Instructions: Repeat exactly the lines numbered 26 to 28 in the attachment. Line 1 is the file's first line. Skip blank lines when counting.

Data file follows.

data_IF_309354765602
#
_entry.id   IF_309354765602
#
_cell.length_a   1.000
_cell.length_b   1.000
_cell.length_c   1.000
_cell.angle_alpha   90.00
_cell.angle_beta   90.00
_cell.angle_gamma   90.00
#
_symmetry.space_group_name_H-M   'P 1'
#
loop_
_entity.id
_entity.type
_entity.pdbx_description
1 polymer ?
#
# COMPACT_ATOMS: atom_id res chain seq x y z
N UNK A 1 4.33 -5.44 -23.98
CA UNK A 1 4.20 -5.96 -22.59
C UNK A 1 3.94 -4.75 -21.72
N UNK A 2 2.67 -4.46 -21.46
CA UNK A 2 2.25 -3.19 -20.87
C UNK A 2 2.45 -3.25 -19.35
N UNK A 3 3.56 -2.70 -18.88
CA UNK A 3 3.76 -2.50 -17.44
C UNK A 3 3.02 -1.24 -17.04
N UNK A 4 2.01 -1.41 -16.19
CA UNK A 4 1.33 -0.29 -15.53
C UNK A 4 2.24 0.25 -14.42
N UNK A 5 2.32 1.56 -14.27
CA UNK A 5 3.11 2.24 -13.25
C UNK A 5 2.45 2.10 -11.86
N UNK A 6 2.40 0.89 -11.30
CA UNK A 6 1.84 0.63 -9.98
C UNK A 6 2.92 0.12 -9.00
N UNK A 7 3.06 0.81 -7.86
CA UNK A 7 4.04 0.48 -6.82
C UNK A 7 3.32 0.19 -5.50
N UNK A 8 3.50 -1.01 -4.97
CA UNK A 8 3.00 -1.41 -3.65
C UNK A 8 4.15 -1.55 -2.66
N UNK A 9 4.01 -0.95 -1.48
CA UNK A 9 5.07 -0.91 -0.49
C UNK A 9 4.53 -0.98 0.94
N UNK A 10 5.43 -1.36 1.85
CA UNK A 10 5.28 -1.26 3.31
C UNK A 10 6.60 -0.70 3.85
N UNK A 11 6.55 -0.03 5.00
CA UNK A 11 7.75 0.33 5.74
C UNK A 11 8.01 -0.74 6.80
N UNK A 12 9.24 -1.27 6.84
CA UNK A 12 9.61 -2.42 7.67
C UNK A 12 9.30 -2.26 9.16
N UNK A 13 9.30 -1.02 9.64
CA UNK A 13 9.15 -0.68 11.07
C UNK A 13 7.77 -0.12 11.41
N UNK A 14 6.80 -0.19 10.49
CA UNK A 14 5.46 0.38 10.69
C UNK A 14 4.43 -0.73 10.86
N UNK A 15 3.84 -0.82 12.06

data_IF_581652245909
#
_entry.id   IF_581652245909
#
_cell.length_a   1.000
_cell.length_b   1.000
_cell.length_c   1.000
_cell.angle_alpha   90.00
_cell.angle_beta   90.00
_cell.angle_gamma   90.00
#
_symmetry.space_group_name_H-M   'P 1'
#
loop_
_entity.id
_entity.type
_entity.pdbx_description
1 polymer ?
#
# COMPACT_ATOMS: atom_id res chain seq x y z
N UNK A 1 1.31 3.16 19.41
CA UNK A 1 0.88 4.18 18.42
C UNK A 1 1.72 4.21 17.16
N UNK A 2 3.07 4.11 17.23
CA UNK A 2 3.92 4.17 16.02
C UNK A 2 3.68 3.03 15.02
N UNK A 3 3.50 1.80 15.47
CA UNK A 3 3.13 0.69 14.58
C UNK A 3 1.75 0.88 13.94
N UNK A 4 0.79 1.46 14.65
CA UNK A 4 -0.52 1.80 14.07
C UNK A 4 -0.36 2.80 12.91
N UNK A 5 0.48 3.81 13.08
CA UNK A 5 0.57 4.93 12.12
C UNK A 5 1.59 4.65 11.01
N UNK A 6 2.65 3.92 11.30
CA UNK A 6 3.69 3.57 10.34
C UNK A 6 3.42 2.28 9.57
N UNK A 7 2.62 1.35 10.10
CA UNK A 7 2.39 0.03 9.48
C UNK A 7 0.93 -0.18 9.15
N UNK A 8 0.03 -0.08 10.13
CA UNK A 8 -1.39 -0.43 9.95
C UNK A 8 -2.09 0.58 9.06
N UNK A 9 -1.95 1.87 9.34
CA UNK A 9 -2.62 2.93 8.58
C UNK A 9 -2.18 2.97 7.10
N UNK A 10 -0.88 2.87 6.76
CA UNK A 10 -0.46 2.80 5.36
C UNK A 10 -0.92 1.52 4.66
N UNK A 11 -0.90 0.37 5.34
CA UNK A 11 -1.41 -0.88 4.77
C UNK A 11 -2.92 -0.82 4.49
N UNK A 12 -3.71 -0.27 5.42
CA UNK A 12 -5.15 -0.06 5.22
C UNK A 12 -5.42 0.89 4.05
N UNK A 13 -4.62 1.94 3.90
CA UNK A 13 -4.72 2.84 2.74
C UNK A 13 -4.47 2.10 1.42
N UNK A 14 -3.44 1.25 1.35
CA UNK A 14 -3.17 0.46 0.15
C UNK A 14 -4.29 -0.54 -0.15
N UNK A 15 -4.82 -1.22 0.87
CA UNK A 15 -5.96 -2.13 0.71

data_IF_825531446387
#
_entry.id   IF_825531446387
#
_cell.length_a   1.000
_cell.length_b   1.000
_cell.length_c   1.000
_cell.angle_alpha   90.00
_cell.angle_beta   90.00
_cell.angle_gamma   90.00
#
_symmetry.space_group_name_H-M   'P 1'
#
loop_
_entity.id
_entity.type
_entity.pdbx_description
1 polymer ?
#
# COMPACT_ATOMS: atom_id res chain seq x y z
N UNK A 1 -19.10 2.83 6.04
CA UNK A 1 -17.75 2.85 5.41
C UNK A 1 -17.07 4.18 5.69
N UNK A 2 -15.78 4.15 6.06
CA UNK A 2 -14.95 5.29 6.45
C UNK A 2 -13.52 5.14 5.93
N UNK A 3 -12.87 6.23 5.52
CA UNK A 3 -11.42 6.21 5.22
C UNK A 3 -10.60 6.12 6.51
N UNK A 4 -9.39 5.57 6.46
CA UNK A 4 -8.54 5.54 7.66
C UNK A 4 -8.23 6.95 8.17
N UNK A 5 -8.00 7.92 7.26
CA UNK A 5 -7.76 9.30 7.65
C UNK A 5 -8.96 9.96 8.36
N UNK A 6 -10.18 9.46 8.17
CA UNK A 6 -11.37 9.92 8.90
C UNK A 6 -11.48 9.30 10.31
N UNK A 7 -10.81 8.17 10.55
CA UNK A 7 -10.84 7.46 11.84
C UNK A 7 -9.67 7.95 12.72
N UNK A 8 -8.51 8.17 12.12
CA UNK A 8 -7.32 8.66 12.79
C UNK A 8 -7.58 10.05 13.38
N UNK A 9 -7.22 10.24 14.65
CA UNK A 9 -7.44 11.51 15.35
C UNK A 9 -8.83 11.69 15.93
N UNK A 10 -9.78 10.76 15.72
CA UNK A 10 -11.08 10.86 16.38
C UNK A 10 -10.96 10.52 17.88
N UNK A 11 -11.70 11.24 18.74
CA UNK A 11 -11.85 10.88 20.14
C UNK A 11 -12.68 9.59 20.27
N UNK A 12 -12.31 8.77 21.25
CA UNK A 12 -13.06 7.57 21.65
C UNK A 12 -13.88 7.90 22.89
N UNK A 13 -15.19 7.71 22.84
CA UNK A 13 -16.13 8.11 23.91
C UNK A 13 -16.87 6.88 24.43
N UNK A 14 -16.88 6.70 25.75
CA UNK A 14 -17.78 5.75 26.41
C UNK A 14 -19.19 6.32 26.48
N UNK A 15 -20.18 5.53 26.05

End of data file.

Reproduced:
C UNK A 2 2.45 -3.25 -19.35
N UNK A 3 3.56 -2.70 -18.88
CA UNK A 3 3.76 -2.50 -17.44